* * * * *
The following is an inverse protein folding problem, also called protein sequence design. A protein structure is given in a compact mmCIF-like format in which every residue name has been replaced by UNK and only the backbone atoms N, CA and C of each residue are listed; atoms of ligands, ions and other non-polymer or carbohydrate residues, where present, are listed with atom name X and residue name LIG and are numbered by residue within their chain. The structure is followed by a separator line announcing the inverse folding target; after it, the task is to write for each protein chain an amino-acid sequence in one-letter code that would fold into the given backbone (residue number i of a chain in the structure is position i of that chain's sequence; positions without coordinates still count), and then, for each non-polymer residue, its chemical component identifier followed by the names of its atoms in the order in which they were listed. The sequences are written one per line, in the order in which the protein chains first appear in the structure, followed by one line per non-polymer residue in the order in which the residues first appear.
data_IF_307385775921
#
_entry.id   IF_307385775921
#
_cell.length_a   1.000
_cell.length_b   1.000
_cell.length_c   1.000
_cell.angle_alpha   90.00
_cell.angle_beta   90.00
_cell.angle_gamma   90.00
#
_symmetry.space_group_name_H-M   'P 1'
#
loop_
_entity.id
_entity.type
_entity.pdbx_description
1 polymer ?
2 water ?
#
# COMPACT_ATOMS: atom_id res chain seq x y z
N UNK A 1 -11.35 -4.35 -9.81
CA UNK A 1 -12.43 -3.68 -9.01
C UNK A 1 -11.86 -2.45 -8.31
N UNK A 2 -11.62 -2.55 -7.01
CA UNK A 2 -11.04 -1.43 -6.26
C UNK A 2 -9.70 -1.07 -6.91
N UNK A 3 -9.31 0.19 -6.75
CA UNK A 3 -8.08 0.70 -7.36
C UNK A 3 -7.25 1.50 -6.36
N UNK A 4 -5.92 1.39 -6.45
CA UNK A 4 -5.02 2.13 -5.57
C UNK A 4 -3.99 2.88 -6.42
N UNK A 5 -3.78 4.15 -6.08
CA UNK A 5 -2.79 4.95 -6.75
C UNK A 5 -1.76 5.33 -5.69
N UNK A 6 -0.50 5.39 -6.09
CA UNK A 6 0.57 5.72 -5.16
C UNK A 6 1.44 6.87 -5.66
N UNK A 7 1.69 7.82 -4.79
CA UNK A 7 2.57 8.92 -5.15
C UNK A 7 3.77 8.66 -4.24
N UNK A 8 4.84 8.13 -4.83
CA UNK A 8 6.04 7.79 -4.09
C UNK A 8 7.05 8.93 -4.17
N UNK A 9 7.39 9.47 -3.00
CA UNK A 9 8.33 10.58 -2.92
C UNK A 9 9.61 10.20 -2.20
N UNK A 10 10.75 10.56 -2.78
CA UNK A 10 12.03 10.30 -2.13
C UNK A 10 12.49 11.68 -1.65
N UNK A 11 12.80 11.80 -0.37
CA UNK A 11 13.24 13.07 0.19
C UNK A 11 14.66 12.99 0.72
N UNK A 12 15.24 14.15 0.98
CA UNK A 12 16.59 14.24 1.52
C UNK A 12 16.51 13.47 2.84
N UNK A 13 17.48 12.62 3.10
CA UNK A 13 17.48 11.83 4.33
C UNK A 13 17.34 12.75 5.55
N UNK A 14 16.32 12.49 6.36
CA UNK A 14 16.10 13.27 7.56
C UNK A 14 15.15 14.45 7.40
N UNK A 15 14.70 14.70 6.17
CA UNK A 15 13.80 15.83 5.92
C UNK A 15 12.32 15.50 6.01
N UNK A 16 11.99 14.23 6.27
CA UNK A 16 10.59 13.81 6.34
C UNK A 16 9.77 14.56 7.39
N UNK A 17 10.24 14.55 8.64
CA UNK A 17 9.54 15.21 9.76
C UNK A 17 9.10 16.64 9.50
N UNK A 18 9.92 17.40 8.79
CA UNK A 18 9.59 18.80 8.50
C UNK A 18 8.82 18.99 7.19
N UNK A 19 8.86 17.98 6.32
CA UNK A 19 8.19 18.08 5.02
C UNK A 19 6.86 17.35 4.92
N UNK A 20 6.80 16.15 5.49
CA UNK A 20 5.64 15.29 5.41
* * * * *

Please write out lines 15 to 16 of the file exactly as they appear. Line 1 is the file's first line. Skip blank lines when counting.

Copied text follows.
loop_
_entity.id